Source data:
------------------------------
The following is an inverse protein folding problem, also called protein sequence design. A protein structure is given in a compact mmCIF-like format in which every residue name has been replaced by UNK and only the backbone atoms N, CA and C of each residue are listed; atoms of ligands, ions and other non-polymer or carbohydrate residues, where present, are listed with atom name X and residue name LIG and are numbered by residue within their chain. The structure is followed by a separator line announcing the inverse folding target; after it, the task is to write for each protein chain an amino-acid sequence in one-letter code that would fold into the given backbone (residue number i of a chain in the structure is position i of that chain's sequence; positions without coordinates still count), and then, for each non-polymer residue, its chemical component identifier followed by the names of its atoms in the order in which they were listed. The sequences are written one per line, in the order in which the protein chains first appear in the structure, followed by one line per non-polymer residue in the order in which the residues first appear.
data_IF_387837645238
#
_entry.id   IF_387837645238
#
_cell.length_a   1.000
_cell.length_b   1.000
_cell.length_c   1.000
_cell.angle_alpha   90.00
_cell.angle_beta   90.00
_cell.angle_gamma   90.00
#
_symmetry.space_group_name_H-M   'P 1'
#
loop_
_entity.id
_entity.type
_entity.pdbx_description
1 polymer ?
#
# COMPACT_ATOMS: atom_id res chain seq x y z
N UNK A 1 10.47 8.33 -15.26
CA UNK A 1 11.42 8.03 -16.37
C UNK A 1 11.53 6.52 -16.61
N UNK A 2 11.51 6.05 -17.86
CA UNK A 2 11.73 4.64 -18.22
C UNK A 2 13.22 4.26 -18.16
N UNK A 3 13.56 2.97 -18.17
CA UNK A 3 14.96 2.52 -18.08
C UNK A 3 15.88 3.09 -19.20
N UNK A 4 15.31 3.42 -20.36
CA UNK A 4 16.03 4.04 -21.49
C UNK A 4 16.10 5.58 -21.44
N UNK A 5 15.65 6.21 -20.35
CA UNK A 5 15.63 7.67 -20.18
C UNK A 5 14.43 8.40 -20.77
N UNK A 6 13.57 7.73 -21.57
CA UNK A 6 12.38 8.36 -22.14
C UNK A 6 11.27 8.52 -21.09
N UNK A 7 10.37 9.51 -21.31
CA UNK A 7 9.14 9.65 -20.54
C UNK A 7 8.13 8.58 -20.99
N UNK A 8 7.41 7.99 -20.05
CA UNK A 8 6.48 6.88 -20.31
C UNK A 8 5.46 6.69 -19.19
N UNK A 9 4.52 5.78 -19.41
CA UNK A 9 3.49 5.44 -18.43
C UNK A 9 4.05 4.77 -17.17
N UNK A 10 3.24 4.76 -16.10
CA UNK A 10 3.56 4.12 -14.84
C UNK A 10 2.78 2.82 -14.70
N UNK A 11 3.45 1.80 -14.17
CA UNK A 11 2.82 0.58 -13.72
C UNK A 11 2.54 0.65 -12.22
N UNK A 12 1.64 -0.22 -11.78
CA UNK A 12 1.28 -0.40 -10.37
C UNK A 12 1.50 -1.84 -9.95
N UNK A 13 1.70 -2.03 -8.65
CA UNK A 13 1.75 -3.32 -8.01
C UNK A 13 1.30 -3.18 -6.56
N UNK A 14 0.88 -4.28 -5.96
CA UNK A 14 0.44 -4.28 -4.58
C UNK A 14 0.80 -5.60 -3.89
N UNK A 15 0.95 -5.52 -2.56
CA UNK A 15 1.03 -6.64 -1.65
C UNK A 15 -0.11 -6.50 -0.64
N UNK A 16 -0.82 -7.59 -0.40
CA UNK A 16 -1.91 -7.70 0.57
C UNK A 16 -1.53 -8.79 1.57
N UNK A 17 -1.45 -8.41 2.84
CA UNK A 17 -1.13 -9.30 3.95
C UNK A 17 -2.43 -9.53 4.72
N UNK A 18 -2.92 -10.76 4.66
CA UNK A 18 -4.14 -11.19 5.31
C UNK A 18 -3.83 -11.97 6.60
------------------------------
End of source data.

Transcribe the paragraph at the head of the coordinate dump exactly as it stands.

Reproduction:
The following is an inverse protein folding problem, also called protein sequence design. A protein structure is given in a compact mmCIF-like format in which every residue name has been replaced by UNK and only the backbone atoms N, CA and C of each residue are listed; atoms of ligands, ions and other non-polymer or carbohydrate residues, where present, are listed with atom name X and residue name LIG and are numbered by residue within their chain. The structure is followed by a separator line announcing the inverse folding target; after it, the task is to write for each protein chain an amino-acid sequence in one-letter code that would fold into the given backbone (residue number i of a chain in the structure is position i of that chain's sequence; positions without coordinates still count), and then, for each non-polymer residue, its chemical component identifier followed by the names of its atoms in the order in which they were listed. The sequences are written one per line, in the order in which the protein chains first appear in the structure, followed by one line per non-polymer residue in the order in which the residues first appear.